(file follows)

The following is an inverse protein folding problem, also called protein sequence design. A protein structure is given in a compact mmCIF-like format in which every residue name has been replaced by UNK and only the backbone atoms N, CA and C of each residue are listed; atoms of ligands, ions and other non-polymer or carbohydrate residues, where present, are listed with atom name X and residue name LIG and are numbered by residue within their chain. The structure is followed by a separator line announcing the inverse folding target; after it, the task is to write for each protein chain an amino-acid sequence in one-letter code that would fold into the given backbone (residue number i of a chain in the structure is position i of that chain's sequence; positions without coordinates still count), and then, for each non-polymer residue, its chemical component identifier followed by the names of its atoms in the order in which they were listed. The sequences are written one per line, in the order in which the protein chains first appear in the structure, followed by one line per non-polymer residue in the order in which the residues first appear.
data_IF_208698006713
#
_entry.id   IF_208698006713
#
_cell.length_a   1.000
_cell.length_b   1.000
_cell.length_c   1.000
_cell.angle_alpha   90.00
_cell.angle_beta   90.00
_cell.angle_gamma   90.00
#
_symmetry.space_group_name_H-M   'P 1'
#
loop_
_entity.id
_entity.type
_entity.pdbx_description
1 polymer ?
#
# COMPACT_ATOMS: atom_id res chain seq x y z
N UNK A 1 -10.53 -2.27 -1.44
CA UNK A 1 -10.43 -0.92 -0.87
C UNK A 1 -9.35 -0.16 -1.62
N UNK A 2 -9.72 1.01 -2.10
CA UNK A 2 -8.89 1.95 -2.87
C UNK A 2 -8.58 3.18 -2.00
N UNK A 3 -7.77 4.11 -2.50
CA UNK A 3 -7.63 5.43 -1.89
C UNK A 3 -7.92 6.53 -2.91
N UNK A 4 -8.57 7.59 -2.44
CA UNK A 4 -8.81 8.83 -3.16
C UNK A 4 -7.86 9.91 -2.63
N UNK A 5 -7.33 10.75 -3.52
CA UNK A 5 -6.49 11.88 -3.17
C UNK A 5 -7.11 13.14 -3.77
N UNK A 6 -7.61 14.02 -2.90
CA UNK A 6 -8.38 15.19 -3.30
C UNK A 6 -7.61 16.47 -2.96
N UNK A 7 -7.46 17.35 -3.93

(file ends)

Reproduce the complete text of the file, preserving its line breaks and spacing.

The following is an inverse protein folding problem, also called protein sequence design. A protein structure is given in a compact mmCIF-like format in which every residue name has been replaced by UNK and only the backbone atoms N, CA and C of each residue are listed; atoms of ligands, ions and other non-polymer or carbohydrate residues, where present, are listed with atom name X and residue name LIG and are numbered by residue within their chain. The structure is followed by a separator line announcing the inverse folding target; after it, the task is to write for each protein chain an amino-acid sequence in one-letter code that would fold into the given backbone (residue number i of a chain in the structure is position i of that chain's sequence; positions without coordinates still count), and then, for each non-polymer residue, its chemical component identifier followed by the names of its atoms in the order in which they were listed. The sequences are written one per line, in the order in which the protein chains first appear in the structure, followed by one line per non-polymer residue in the order in which the residues first appear.
data_IF_208698006713
#
_entry.id   IF_208698006713
#
_cell.length_a   1.000
_cell.length_b   1.000
_cell.length_c   1.000
_cell.angle_alpha   90.00
_cell.angle_beta   90.00
_cell.angle_gamma   90.00
#
_symmetry.space_group_name_H-M   'P 1'
#
loop_
_entity.id
_entity.type
_entity.pdbx_description
1 polymer ?
#
# COMPACT_ATOMS: atom_id res chain seq x y z
N UNK A 1 -10.53 -2.27 -1.44
CA UNK A 1 -10.43 -0.92 -0.87
C UNK A 1 -9.35 -0.16 -1.62
N UNK A 2 -9.72 1.01 -2.10
CA UNK A 2 -8.89 1.95 -2.87
C UNK A 2 -8.58 3.18 -2.00
N UNK A 3 -7.77 4.11 -2.50
CA UNK A 3 -7.63 5.43 -1.89
C UNK A 3 -7.92 6.53 -2.91
N UNK A 4 -8.57 7.59 -2.44
CA UNK A 4 -8.81 8.83 -3.16
C UNK A 4 -7.86 9.91 -2.63
N UNK A 5 -7.33 10.75 -3.52
CA UNK A 5 -6.49 11.88 -3.17
C UNK A 5 -7.11 13.14 -3.77
N UNK A 6 -7.61 14.02 -2.90
CA UNK A 6 -8.38 15.19 -3.30
C UNK A 6 -7.61 16.47 -2.96
N UNK A 7 -7.46 17.35 -3.93